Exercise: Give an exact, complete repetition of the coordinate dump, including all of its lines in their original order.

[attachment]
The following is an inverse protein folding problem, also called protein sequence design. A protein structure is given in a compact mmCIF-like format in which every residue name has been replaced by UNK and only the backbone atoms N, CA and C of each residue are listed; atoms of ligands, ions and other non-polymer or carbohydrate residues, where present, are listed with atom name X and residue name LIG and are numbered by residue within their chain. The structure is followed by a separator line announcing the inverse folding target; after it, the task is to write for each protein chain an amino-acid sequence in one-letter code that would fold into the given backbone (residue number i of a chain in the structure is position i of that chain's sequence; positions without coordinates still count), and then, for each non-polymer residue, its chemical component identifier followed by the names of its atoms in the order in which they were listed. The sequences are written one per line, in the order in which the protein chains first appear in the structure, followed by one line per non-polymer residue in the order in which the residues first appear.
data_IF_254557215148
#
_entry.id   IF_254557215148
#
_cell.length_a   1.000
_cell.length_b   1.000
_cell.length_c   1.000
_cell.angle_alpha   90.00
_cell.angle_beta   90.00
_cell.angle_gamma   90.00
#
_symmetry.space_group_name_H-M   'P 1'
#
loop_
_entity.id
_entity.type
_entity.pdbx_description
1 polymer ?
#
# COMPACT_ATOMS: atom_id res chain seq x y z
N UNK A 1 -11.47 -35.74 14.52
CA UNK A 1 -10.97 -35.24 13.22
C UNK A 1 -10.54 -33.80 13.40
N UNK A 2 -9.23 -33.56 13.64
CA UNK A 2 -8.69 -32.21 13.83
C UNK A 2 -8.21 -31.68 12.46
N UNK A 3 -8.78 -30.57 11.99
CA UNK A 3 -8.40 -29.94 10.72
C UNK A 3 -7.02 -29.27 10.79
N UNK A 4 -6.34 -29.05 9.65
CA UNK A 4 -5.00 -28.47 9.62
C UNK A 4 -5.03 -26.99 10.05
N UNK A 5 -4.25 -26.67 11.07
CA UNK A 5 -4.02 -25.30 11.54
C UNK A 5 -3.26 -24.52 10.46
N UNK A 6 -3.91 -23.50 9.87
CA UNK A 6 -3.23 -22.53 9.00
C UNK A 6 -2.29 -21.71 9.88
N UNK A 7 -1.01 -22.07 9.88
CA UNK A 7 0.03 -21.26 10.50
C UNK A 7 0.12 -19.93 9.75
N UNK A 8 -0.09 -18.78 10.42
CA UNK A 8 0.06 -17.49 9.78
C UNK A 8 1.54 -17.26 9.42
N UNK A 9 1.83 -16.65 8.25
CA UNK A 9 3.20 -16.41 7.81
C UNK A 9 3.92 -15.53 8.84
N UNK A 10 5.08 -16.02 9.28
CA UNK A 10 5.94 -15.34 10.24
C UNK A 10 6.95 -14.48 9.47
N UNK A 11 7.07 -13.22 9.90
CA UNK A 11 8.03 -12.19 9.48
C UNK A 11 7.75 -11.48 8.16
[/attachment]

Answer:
The following is an inverse protein folding problem, also called protein sequence design. A protein structure is given in a compact mmCIF-like format in which every residue name has been replaced by UNK and only the backbone atoms N, CA and C of each residue are listed; atoms of ligands, ions and other non-polymer or carbohydrate residues, where present, are listed with atom name X and residue name LIG and are numbered by residue within their chain. The structure is followed by a separator line announcing the inverse folding target; after it, the task is to write for each protein chain an amino-acid sequence in one-letter code that would fold into the given backbone (residue number i of a chain in the structure is position i of that chain's sequence; positions without coordinates still count), and then, for each non-polymer residue, its chemical component identifier followed by the names of its atoms in the order in which they were listed. The sequences are written one per line, in the order in which the protein chains first appear in the structure, followed by one line per non-polymer residue in the order in which the residues first appear.
data_IF_254557215148
#
_entry.id   IF_254557215148
#
_cell.length_a   1.000
_cell.length_b   1.000
_cell.length_c   1.000
_cell.angle_alpha   90.00
_cell.angle_beta   90.00
_cell.angle_gamma   90.00
#
_symmetry.space_group_name_H-M   'P 1'
#
loop_
_entity.id
_entity.type
_entity.pdbx_description
1 polymer ?
#
# COMPACT_ATOMS: atom_id res chain seq x y z
N UNK A 1 -11.47 -35.74 14.52
CA UNK A 1 -10.97 -35.24 13.22
C UNK A 1 -10.54 -33.80 13.40
N UNK A 2 -9.23 -33.56 13.64
CA UNK A 2 -8.69 -32.21 13.83
C UNK A 2 -8.21 -31.68 12.46
N UNK A 3 -8.78 -30.57 11.99
CA UNK A 3 -8.40 -29.94 10.72
C UNK A 3 -7.02 -29.27 10.79
N UNK A 4 -6.34 -29.05 9.65
CA UNK A 4 -5.00 -28.47 9.62
C UNK A 4 -5.03 -26.99 10.05
N UNK A 5 -4.25 -26.67 11.07
CA UNK A 5 -4.02 -25.30 11.54
C UNK A 5 -3.26 -24.52 10.46
N UNK A 6 -3.91 -23.50 9.87
CA UNK A 6 -3.23 -22.53 9.00
C UNK A 6 -2.29 -21.71 9.88
N UNK A 7 -1.01 -22.07 9.88
CA UNK A 7 0.03 -21.26 10.50
C UNK A 7 0.12 -19.93 9.75
N UNK A 8 -0.09 -18.78 10.42
CA UNK A 8 0.06 -17.49 9.78
C UNK A 8 1.54 -17.26 9.42
N UNK A 9 1.83 -16.65 8.25
CA UNK A 9 3.20 -16.41 7.81
C UNK A 9 3.92 -15.53 8.84
N UNK A 10 5.08 -16.02 9.28
CA UNK A 10 5.94 -15.34 10.24
C UNK A 10 6.95 -14.48 9.47
N UNK A 11 7.07 -13.22 9.90
CA UNK A 11 8.03 -12.19 9.48
C UNK A 11 7.75 -11.48 8.16